- In March 2012, Greg Smith, a top Goldman executive who was resigning, wrote an op-ed for the New York Times slamming the screw-the-client culture that permeated Goldman: "To put the problem in the simplest terms, the interests of the client continue to be sidelined in the way the firm operates and thinks about making money…I attend derivatives sales meetings where not one single minute is spent asking questions about how we can help clients. It's purely about how we can make the most possible money off of them…It makes me ill how callously people talk about ripping their clients off. Over the last 12 months I have seen five different managing directors refer to their own clients as 'muppets,' sometimes over internal e-mail." The Financial Crisis Inquiry Commission's report also described Goldman as a first-class predator: "Despite the first of Goldman's business principles—that 'our clients' interests always come first'—documents indicate that the firm targeted less-sophisticated customers in its efforts to reduce subprime exposure." In other words, the firm knowingly peddled junk to suckers who trusted it. The report quoted an expert who noted that Goldman's actions were "the most cynical use of credit information that I have ever seen" and who compared Goldman's wheeling-and-dealing to "buying fire insurance on someone else's house and then committing arson."
- Last year, the New York Times published a fascinating investigative article that revealed how Goldman Sachs and other financial firms engaged in shrewd maneuvers to drive up the cost of aluminum. This rigging of the market, the paper reported, "ultimately costs consumers billions of dollars." That did not help struggling middle-class families.
Given Hillary Clinton's Warrenesque address at the New America Foundation, I asked a spokesmen for the potential 2016 candidate if there was anything incongruous about her association with Goldman, and he forwarded this statement:
The support the Clinton Foundation receives from companies such as Goldman Sachs, organizations and individual donors helps maximize the impact of our philanthropic work. This support is helping enterprise partnerships in South America that are creating jobs; efforts to improve access to early childhood education in the U.S.; development programs that help small holder farmers in Africa; and rebuilding and economic development efforts in Haiti.
Goldman Sachs has been a long time supporter of the Clinton Global Initiative where they have advanced a commitment designed to support 10,000 women across the world through business training and education. We are grateful for their support.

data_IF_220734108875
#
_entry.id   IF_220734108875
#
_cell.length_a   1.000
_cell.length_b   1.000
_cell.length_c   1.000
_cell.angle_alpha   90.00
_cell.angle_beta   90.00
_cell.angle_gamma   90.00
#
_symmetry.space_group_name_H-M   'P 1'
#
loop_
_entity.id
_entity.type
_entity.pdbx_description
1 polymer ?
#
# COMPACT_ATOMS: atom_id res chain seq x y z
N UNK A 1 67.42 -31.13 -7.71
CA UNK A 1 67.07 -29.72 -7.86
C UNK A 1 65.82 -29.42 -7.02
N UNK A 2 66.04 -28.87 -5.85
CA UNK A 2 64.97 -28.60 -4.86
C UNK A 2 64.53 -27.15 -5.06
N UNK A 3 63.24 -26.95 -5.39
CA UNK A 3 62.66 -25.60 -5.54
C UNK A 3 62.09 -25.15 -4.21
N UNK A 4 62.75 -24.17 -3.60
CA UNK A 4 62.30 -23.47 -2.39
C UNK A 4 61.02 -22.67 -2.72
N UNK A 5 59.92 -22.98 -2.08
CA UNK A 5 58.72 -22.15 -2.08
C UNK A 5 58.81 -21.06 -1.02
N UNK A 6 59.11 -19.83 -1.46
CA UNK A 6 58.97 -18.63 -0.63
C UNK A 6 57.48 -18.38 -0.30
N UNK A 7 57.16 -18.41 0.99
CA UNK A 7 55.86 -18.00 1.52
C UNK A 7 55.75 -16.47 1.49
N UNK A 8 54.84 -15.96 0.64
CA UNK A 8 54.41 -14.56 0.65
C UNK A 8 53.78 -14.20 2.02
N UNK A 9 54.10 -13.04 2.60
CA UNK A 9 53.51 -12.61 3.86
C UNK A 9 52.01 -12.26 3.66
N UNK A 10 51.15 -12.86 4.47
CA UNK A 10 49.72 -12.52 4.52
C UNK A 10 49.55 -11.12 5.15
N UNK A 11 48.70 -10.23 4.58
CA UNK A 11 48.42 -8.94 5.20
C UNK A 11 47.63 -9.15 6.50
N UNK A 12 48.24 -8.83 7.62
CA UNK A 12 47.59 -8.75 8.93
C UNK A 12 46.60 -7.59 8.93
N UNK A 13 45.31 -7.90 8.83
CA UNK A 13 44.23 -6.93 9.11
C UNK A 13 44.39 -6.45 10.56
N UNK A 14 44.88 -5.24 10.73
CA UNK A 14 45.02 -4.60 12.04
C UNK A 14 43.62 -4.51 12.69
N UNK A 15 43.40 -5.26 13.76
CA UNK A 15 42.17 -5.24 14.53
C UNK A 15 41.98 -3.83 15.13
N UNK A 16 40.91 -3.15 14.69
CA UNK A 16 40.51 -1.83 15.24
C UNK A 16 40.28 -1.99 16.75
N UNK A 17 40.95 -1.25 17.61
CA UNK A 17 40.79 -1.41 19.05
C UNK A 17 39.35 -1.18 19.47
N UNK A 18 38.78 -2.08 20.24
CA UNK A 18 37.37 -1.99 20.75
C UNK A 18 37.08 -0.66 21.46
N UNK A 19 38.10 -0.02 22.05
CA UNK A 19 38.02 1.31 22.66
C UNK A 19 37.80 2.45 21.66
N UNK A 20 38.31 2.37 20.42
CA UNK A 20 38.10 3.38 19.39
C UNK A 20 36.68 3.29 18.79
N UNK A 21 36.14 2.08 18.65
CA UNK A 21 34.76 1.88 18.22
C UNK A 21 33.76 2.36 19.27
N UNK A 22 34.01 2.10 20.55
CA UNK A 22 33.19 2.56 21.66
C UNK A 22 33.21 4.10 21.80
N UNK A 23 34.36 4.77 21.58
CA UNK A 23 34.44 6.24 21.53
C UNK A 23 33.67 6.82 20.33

A longtime Hillary Clinton adviser said, "She's not giving any more speeches to Goldman Sachs."
Clinton's relationship with Goldman Sachs is not unique. Bill and Hillary Clinton have always nurtured cozy ties with Wall Street—in terms of policies and funds-chasing (for their campaigns and the foundation). The chief economic guru of the Clinton administration was Robert Rubin, a former Goldman Sachs chairman, and the financial deregulation and free-trade pacts of the Clinton years have long ticked off their party's populists. In his new book, former Treasury Secretary Timothy Geithner recalls visiting Bill Clinton at his Harlem office and asking his advice, as Geithner puts it, on "how to navigate the populist waters" and respond to the American public's anger about bailouts and Wall Street. The former president didn't seem to have much sympathy for these popular sentiments and replied by referring to the CEO of Goldman: "You could take Lloyd Blankfein into a dark alley and slit his throat, and it would satisfy them for about two days. Then the bloodlust would rise again."
If Hillary does decide to seek a return to the White House, can she straddle the line? Assail the excesses of Wall Street piracy and tout the necessity of economic fair play yet still accept the embrace, generosity, and meeting rooms of Goldman Sachs and other Wall Street players? During her speech, she offered a good summation of populism, remarking "working with my husband and daughter at our foundation, our motto is 'We're all in this together,' which we totally believe." Yet her association with Goldman might cause some to wonder how firmly she holds this belief—and how serious she is about reining in those robber barons.